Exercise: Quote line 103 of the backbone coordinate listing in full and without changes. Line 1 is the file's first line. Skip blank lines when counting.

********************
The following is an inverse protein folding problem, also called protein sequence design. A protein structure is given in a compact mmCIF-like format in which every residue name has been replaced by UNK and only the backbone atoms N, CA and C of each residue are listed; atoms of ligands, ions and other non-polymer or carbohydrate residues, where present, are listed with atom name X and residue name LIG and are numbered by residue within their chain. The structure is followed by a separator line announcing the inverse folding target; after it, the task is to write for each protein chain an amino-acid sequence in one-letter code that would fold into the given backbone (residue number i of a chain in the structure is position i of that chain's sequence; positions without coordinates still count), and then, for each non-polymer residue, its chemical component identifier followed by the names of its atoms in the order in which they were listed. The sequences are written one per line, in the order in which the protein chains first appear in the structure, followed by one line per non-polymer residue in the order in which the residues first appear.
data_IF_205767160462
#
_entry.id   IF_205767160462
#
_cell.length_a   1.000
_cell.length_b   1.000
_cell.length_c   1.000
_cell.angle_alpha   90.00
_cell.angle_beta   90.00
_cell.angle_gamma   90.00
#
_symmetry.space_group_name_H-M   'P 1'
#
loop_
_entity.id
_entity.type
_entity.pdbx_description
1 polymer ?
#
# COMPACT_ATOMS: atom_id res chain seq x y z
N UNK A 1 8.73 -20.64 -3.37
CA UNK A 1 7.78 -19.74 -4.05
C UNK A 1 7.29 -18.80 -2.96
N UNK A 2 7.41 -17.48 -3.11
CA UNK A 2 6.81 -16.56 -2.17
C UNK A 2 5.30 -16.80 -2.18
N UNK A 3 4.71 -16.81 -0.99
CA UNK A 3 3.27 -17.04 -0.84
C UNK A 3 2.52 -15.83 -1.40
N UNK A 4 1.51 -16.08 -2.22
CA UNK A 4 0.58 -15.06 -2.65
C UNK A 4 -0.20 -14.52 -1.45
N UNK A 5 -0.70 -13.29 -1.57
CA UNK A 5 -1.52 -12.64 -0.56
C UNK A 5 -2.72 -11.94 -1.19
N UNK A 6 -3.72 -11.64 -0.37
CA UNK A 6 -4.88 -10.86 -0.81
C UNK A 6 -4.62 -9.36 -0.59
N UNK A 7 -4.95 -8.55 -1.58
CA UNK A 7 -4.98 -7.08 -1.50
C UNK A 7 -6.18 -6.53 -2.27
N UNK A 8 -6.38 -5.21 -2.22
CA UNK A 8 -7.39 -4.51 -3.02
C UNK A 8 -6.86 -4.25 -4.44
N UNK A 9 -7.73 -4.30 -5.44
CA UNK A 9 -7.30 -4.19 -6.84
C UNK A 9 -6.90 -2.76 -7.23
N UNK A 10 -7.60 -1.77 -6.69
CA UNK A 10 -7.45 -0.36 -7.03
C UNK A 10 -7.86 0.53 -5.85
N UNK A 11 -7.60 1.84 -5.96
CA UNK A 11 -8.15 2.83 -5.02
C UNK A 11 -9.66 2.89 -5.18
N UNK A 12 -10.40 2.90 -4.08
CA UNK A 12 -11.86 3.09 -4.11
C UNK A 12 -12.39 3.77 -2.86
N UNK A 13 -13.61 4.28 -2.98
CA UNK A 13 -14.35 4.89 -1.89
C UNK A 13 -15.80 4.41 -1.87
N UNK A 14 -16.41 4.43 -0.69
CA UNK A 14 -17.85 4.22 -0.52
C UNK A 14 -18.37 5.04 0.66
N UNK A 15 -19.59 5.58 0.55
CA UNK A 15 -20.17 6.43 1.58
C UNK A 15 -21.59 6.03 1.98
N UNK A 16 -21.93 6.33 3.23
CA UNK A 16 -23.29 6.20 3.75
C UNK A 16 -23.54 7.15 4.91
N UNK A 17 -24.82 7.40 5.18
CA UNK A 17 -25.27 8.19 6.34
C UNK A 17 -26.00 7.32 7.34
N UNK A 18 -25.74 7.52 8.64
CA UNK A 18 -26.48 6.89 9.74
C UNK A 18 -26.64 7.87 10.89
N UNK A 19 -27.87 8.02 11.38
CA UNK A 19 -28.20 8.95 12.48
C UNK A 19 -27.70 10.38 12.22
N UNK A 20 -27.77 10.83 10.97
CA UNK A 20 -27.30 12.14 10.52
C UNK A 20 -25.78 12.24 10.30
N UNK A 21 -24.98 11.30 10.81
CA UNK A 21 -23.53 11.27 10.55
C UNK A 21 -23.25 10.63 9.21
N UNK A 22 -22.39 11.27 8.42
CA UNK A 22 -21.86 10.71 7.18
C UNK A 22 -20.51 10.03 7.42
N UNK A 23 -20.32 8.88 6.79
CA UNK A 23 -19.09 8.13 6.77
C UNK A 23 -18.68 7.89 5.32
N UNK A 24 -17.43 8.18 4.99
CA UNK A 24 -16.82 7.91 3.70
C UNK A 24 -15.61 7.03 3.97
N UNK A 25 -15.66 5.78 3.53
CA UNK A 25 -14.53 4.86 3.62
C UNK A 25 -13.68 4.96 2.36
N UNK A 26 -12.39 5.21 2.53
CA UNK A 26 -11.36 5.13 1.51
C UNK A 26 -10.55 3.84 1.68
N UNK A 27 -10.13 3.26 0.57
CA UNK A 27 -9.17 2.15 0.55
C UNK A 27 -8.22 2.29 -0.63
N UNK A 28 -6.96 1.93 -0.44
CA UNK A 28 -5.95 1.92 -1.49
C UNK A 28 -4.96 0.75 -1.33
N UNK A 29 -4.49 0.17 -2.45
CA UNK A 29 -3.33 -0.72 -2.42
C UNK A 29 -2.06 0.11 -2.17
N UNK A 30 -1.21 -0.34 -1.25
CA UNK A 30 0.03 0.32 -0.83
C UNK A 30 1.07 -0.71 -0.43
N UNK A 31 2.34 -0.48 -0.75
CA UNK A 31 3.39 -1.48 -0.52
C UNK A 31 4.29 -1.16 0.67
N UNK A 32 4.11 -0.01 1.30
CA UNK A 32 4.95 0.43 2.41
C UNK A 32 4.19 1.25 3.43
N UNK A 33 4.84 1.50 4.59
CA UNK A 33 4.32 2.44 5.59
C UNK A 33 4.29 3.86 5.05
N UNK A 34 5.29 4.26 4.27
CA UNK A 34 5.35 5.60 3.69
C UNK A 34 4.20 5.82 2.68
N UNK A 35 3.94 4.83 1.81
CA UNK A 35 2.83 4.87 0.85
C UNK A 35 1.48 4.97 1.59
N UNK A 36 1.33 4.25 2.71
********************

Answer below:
N UNK A 28 -6.96 1.93 -0.44